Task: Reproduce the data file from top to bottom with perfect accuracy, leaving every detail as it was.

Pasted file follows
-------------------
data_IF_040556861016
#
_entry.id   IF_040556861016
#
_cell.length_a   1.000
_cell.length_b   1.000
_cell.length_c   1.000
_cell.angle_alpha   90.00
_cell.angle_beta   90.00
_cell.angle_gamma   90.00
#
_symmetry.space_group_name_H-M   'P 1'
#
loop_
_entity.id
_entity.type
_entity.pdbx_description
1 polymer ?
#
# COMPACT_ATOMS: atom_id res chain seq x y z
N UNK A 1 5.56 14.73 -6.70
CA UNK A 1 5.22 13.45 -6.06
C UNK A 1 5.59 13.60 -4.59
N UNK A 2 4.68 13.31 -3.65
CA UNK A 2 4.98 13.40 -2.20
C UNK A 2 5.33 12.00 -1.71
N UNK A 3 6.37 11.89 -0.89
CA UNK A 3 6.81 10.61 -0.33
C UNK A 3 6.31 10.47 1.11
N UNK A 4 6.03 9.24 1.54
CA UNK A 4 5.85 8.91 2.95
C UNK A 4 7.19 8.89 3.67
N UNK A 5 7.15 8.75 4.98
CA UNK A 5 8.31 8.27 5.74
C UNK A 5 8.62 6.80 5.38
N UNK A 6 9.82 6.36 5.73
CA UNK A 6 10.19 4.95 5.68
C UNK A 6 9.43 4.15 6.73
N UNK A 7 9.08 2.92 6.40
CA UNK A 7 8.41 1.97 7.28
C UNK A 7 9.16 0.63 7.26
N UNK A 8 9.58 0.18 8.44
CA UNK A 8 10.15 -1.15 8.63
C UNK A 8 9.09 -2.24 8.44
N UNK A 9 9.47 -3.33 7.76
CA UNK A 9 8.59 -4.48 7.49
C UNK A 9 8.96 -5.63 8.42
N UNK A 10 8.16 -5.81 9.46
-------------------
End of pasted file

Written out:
data_IF_040556861016
#
_entry.id   IF_040556861016
#
_cell.length_a   1.000
_cell.length_b   1.000
_cell.length_c   1.000
_cell.angle_alpha   90.00
_cell.angle_beta   90.00
_cell.angle_gamma   90.00
#
_symmetry.space_group_name_H-M   'P 1'
#
loop_
_entity.id
_entity.type
_entity.pdbx_description
1 polymer ?
#
# COMPACT_ATOMS: atom_id res chain seq x y z
N UNK A 1 5.56 14.73 -6.70
CA UNK A 1 5.22 13.45 -6.06
C UNK A 1 5.59 13.60 -4.59
N UNK A 2 4.68 13.31 -3.65
CA UNK A 2 4.98 13.40 -2.20
C UNK A 2 5.33 12.00 -1.71
N UNK A 3 6.37 11.89 -0.89
CA UNK A 3 6.81 10.61 -0.33
C UNK A 3 6.31 10.47 1.11
N UNK A 4 6.03 9.24 1.54
CA UNK A 4 5.85 8.91 2.95
C UNK A 4 7.19 8.89 3.67
N UNK A 5 7.15 8.75 4.98
CA UNK A 5 8.31 8.27 5.74
C UNK A 5 8.62 6.80 5.38
N UNK A 6 9.82 6.36 5.73
CA UNK A 6 10.19 4.95 5.68
C UNK A 6 9.43 4.15 6.73
N UNK A 7 9.08 2.92 6.40
CA UNK A 7 8.41 1.97 7.28
C UNK A 7 9.16 0.63 7.26
N UNK A 8 9.58 0.18 8.44
CA UNK A 8 10.15 -1.15 8.63
C UNK A 8 9.09 -2.24 8.44
N UNK A 9 9.47 -3.33 7.76
CA UNK A 9 8.59 -4.48 7.49
C UNK A 9 8.96 -5.63 8.42
N UNK A 10 8.16 -5.81 9.46